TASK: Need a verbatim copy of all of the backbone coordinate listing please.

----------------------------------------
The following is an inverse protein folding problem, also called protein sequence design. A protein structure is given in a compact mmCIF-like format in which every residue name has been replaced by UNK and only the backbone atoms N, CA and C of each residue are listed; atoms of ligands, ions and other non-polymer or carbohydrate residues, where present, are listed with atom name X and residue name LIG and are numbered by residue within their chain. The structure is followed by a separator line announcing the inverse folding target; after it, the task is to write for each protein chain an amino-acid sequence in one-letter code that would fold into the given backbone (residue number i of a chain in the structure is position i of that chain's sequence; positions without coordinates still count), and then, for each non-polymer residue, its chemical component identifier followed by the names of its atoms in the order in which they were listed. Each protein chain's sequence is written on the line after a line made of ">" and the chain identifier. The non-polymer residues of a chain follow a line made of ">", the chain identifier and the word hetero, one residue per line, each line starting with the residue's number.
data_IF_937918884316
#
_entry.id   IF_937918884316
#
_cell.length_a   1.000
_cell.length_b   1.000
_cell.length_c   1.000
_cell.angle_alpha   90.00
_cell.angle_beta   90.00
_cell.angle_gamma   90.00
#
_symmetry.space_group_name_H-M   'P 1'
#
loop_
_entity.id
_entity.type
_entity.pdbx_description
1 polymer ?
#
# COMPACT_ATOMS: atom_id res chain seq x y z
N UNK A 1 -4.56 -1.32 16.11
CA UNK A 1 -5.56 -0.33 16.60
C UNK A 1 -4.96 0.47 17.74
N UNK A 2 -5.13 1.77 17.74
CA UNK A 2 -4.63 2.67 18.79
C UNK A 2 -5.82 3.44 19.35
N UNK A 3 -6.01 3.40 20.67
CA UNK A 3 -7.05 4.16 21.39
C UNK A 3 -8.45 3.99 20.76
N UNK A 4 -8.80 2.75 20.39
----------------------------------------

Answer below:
The following is an inverse protein folding problem, also called protein sequence design. A protein structure is given in a compact mmCIF-like format in which every residue name has been replaced by UNK and only the backbone atoms N, CA and C of each residue are listed; atoms of ligands, ions and other non-polymer or carbohydrate residues, where present, are listed with atom name X and residue name LIG and are numbered by residue within their chain. The structure is followed by a separator line announcing the inverse folding target; after it, the task is to write for each protein chain an amino-acid sequence in one-letter code that would fold into the given backbone (residue number i of a chain in the structure is position i of that chain's sequence; positions without coordinates still count), and then, for each non-polymer residue, its chemical component identifier followed by the names of its atoms in the order in which they were listed. Each protein chain's sequence is written on the line after a line made of ">" and the chain identifier. The non-polymer residues of a chain follow a line made of ">", the chain identifier and the word hetero, one residue per line, each line starting with the residue's number.
data_IF_937918884316
#
_entry.id   IF_937918884316
#
_cell.length_a   1.000
_cell.length_b   1.000
_cell.length_c   1.000
_cell.angle_alpha   90.00
_cell.angle_beta   90.00
_cell.angle_gamma   90.00
#
_symmetry.space_group_name_H-M   'P 1'
#
loop_
_entity.id
_entity.type
_entity.pdbx_description
1 polymer ?
#
# COMPACT_ATOMS: atom_id res chain seq x y z
N UNK A 1 -4.56 -1.32 16.11
CA UNK A 1 -5.56 -0.33 16.60
C UNK A 1 -4.96 0.47 17.74
N UNK A 2 -5.13 1.77 17.74
CA UNK A 2 -4.63 2.67 18.79
C UNK A 2 -5.82 3.44 19.35
N UNK A 3 -6.01 3.40 20.67
CA UNK A 3 -7.05 4.16 21.39
C UNK A 3 -8.45 3.99 20.76
N UNK A 4 -8.80 2.75 20.39